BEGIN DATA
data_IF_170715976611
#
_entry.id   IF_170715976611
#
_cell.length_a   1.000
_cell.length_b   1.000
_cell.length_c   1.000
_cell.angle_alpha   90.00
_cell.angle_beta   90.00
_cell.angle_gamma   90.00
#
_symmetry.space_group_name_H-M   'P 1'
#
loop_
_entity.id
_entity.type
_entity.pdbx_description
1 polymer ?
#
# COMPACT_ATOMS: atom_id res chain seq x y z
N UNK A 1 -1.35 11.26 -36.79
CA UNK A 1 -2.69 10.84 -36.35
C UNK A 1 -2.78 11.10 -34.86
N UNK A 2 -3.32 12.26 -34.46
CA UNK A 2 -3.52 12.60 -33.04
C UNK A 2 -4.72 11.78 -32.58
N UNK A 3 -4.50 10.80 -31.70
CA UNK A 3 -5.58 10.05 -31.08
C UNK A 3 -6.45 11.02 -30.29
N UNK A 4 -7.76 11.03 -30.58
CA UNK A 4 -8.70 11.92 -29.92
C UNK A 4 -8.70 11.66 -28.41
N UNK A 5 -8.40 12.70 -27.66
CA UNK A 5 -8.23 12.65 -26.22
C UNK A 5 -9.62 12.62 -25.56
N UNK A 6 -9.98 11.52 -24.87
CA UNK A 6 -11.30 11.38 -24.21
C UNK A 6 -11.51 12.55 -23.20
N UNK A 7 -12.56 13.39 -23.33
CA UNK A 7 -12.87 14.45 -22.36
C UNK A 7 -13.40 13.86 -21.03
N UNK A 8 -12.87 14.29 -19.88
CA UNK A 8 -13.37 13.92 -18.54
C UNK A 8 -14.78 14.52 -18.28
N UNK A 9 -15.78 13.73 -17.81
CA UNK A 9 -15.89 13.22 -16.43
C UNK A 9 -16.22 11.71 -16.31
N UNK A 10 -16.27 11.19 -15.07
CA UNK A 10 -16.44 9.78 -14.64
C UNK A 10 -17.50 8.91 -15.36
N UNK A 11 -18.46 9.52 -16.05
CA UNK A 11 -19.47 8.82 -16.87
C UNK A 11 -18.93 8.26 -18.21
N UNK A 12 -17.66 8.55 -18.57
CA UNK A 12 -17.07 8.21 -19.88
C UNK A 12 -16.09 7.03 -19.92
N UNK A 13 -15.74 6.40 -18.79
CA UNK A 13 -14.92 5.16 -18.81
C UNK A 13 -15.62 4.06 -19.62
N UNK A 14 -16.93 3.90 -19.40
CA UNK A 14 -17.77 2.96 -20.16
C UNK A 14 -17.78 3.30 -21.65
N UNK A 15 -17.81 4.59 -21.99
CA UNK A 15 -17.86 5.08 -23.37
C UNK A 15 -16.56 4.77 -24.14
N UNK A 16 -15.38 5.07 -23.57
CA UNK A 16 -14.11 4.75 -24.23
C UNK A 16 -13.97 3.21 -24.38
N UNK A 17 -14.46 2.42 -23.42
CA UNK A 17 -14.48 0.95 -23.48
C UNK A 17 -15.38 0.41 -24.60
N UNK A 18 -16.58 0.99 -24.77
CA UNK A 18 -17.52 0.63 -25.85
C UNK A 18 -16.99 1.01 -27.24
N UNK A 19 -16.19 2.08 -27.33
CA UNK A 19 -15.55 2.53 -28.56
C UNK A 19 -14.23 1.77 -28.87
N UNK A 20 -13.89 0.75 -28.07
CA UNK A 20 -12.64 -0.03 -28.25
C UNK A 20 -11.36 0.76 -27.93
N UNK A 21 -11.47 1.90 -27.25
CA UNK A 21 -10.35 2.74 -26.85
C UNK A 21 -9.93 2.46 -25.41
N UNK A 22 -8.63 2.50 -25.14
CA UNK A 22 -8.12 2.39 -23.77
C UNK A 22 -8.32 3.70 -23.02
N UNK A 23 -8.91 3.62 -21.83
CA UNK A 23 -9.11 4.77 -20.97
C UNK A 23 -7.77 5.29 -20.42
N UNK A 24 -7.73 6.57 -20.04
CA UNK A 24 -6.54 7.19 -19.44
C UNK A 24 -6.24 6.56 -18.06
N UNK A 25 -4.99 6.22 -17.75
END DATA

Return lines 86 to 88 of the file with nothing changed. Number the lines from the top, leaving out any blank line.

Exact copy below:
C UNK A 22 -8.32 3.70 -23.02
N UNK A 23 -8.91 3.62 -21.83
CA UNK A 23 -9.11 4.77 -20.97